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Wind power being considered 

Several businesses are interested in tapping into the County of Grande Prairie’s wind potential to generate electricity, the county’s economic development officer said last week in his report to county council.

It could take one to three years before a windmill appears in the county’s landscape but, if it goes ahead, it would be a first for the county, possibly even for northwestern Alberta.

Walter Paszkowski presented county council with a map showing the key potential sites for opportunities to generate electricity with wind.

“We wanted to work on the basis of science, not just what people want,” he said.

“Indeed with the maps that we have, it looks like there is some potential for the development of wind energy in the county.”

According to that map, the best areas are northeast of Grande Prairie, south of Webster, around Fitzsimmons and in the Kleskun Hills Park area.

The important bird areas, stretching from the northwest boundary of Grande Prairie to Sexsmith to the north, Valhalla Centre to the northwest, outside Albright to the west and Wembley and Dimsdale to the south, cannot be considered for any form of wind energy.

The county does not plan on doing much marketing since companies are already interested in developing the wind potential, said Paszkowski.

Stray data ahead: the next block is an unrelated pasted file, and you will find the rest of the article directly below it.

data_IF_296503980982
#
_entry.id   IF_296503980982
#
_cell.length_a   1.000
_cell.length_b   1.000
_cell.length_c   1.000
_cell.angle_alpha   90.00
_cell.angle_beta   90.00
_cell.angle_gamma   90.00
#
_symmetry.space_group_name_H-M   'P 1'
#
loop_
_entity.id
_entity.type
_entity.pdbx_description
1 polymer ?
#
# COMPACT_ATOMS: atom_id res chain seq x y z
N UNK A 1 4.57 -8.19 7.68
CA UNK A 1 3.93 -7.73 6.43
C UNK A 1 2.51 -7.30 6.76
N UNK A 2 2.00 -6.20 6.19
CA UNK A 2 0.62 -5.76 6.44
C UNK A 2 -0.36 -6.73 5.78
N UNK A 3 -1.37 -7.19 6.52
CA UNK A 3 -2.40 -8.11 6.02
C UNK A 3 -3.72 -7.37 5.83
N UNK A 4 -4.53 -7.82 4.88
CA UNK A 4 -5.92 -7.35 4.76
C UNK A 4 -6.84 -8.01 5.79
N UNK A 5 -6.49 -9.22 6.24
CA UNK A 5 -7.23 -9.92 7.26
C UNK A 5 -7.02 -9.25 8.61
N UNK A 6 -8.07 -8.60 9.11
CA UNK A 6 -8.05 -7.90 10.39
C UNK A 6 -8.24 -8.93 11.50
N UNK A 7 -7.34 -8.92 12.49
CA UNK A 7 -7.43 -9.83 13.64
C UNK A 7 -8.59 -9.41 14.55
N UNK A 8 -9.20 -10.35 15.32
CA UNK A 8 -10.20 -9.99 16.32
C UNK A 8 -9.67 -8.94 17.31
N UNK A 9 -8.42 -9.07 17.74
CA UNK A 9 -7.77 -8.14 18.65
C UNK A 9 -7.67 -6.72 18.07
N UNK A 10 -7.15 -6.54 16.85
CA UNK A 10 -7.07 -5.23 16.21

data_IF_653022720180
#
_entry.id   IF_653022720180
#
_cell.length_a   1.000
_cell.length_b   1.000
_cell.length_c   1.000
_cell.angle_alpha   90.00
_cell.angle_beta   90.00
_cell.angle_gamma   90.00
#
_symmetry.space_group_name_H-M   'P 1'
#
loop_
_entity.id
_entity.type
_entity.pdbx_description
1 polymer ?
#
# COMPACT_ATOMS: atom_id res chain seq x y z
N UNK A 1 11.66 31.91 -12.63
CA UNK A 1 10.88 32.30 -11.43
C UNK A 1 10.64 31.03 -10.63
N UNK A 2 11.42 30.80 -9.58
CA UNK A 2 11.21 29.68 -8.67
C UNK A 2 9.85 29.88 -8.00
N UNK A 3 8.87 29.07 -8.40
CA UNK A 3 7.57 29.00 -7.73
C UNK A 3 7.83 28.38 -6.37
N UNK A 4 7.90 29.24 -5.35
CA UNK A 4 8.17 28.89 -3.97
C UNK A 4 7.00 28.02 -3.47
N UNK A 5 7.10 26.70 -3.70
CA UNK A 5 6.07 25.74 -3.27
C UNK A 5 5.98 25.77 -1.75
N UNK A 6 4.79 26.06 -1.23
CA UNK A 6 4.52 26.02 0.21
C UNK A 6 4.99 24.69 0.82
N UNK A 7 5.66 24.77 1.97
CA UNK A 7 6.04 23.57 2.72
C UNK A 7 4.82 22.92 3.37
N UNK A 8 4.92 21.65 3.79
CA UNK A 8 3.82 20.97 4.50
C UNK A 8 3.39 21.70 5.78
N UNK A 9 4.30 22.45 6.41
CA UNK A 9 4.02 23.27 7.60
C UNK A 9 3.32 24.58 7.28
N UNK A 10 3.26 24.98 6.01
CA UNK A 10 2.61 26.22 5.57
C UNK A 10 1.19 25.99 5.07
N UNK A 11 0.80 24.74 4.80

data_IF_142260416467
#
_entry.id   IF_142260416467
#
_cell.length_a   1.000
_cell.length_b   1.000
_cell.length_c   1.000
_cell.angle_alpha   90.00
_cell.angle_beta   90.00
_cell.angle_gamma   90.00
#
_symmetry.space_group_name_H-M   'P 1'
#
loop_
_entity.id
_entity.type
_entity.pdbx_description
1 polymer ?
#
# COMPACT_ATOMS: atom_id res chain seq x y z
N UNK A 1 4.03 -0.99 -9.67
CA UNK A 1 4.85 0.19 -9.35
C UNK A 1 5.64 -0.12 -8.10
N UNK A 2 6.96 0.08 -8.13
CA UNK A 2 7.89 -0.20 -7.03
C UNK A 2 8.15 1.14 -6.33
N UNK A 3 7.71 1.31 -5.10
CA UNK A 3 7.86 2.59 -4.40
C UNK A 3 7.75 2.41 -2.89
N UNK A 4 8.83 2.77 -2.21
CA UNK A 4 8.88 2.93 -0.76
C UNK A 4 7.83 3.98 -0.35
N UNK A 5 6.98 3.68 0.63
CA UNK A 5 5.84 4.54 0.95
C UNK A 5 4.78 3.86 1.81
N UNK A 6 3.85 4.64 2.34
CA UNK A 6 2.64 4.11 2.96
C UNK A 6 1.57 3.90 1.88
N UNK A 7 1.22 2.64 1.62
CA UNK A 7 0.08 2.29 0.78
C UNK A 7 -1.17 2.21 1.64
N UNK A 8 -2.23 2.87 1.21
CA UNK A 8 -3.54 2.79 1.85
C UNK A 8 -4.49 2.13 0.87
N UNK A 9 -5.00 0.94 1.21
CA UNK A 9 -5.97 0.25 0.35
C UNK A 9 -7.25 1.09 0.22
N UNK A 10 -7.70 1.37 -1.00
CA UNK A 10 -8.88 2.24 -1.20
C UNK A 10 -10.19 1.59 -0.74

“Obviously, the cost of that energy – once you invest in the windmills – is really a stable cost,” he said. “It produces green energy, it really doesn’t do any harm to the atmosphere, it doesn’t do any harm to anything environmentally, so that in itself is very positive.”

The Alberta Electric System Operator plans the electricity grid in the province and manages how much wind power would be available.

AESO introduced a 900-megawatt threshold in April 2006 as a temporary measure to ensure the reliability of Alberta’s electric system as additional wind power was added to the power grid. Energy Minister Mel Knight removed the cap in September 2007.

“Since the 900 megawatts has been removed, there has been exceptional interest in wind development but, of course, all of the proposed projects may not go ahead,” said Tammy Forbes, a public affairs officer with Energy Alberta. “I do believe that the significant amount of it is in southern Alberta, just because of the geography.”

She added about 10,000 MW of proposed wind energy is in the queue.

According to data from the ministry of energy’s website, 521 MW of wind power is on the grid, which accounts for about four per cent of Alberta’s generating capacity of 12,120 MW. Coal and gas are still the major source of this province’s electricity supply. By this time next year, AESO anticipates having about 600 MW of wind energy on the grid.

By Jeanne Gagnon
Peace Country Sun Writer


9 May 2008

This article is the work of the source indicated. Any opinions expressed in it are not necessarily those of National Wind Watch.

The copyright of this article resides with the author or publisher indicated. As part of its noncommercial educational effort to present the environmental, social, scientific, and economic issues of large-scale wind power development to a global audience seeking such information, National Wind Watch endeavors to observe “fair use” as provided for in section 107 of U.S. Copyright Law and similar “fair dealing” provisions of the copyright laws of other nations. Send requests to excerpt, general inquiries, and comments via e-mail.

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